Further, because any individual is organisationally closed and cannot distinguish the source of its triggers, then the 'reality' that we create bears no relationship to the external world. We do not model or describe a reality, simply a consensus. Interacting systems serve as a source of (cybernetically) compensatable perturbations to each other, but do not share explicitly any external common reality.
Our discrimination of our environment (in autopoietic thought) is constrained by structural limitations, the participant's possible organizational modes. Each mode forms a subset of the structurally determined set of available actions, and this set changes over time with the system's structural coupling to the environment (learning, triggers). Each cognitive entity therefore occupies a niche or specific 'cognitive domain' closely linked to its own history of structural coupling. In autopoiesis, calling the brain an 'information processing device' is patently wrong - that is a description from an external observer viewpoint and not one experienced by the organism. Information processing is an external analogy (like attributing emotions to robots) and does not relate to an internal description of a real symbolic manipulation system.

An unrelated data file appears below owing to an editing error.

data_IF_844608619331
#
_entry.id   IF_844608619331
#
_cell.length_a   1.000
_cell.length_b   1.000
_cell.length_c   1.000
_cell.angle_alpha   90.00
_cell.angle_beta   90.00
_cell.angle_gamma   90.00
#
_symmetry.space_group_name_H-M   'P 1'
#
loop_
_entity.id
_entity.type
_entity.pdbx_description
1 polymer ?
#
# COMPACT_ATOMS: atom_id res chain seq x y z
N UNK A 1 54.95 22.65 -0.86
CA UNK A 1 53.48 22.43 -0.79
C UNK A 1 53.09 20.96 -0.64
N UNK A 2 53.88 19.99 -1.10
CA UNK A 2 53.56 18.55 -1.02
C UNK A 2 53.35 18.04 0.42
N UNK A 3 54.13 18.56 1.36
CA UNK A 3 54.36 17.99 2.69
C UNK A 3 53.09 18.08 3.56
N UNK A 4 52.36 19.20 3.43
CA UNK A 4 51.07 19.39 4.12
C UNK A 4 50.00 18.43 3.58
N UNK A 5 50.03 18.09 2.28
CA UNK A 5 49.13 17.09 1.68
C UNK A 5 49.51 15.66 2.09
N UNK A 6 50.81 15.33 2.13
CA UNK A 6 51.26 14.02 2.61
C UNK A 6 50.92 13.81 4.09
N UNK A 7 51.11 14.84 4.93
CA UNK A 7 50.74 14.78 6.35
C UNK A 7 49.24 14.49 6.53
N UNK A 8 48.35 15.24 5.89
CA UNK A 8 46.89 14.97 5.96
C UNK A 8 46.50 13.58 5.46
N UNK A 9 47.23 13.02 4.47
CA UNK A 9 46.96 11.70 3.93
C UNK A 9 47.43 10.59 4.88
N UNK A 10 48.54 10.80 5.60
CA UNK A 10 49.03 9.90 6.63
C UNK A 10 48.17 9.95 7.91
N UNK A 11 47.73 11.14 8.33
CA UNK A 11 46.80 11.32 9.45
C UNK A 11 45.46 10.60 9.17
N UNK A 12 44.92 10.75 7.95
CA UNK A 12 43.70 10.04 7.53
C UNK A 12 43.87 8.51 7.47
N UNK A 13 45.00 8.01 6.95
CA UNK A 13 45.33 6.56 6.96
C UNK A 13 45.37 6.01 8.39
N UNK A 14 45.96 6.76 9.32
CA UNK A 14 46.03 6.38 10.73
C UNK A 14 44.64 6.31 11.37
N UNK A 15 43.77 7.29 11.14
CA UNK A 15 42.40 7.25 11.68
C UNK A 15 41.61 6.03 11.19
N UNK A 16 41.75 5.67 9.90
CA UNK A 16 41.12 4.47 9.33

Language is not therefore an 'instructive interaction', passively moving information between two entities, but a mutual orientation of the participants to a common consensus domain - a linking of their separate cognitive domains. We can only agree as far as our structural options let us, what an observer assumes (from their separate domain) to be a universal agreement about reality may be no more than a common history of structural coupling - a correlation or co-ordination between two discrete entities achieved over a period of mutual plastic changes. This viewpoint generalises language to include many other forms of signalling, and thus makes all semantics contextual and not absolute.
- Does the system have identifiable boundaries ?
- Does it have constituent elements or components ?
- Is it mechanistic (subject to cause and effect) ?
- Are the boundaries self-produced ?
- Are the components of the boundaries self-produced ?